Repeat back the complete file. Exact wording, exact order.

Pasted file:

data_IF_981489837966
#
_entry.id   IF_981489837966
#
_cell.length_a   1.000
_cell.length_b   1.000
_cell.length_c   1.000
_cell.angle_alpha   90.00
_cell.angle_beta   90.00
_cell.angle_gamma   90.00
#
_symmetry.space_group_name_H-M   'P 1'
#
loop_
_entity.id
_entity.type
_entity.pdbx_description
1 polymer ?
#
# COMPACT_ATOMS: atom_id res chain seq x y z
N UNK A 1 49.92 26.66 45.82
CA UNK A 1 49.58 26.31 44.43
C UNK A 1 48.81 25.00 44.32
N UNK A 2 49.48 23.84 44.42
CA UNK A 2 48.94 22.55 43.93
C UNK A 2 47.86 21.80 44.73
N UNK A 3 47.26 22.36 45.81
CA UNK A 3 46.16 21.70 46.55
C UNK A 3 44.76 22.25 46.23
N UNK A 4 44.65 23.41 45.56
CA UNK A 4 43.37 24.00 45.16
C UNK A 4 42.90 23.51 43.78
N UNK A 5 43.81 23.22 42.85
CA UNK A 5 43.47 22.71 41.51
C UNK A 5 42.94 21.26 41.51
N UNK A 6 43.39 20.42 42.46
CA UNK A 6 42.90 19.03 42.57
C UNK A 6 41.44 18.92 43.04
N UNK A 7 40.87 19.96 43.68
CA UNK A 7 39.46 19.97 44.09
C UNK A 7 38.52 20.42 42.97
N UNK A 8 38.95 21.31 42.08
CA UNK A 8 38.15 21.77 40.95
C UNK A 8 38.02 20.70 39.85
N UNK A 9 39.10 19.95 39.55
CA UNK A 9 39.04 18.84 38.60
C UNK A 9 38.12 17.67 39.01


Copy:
data_IF_981489837966
#
_entry.id   IF_981489837966
#
_cell.length_a   1.000
_cell.length_b   1.000
_cell.length_c   1.000
_cell.angle_alpha   90.00
_cell.angle_beta   90.00
_cell.angle_gamma   90.00
#
_symmetry.space_group_name_H-M   'P 1'
#
loop_
_entity.id
_entity.type
_entity.pdbx_description
1 polymer ?
#
# COMPACT_ATOMS: atom_id res chain seq x y z
N UNK A 1 49.92 26.66 45.82
CA UNK A 1 49.58 26.31 44.43
C UNK A 1 48.81 25.00 44.32
N UNK A 2 49.48 23.84 44.42
CA UNK A 2 48.94 22.55 43.93
C UNK A 2 47.86 21.80 44.73
N UNK A 3 47.26 22.36 45.81
CA UNK A 3 46.16 21.70 46.55
C UNK A 3 44.76 22.25 46.23
N UNK A 4 44.65 23.41 45.56
CA UNK A 4 43.37 24.00 45.16
C UNK A 4 42.90 23.51 43.78
N UNK A 5 43.81 23.22 42.85
CA UNK A 5 43.47 22.71 41.51
C UNK A 5 42.94 21.26 41.51
N UNK A 6 43.39 20.42 42.46
CA UNK A 6 42.90 19.03 42.57
C UNK A 6 41.44 18.92 43.04
N UNK A 7 40.87 19.96 43.68
CA UNK A 7 39.46 19.97 44.09
C UNK A 7 38.52 20.42 42.97
N UNK A 8 38.95 21.31 42.08
CA UNK A 8 38.15 21.77 40.95
C UNK A 8 38.02 20.70 39.85
N UNK A 9 39.10 19.95 39.55
CA UNK A 9 39.04 18.84 38.60
C UNK A 9 38.12 17.67 39.01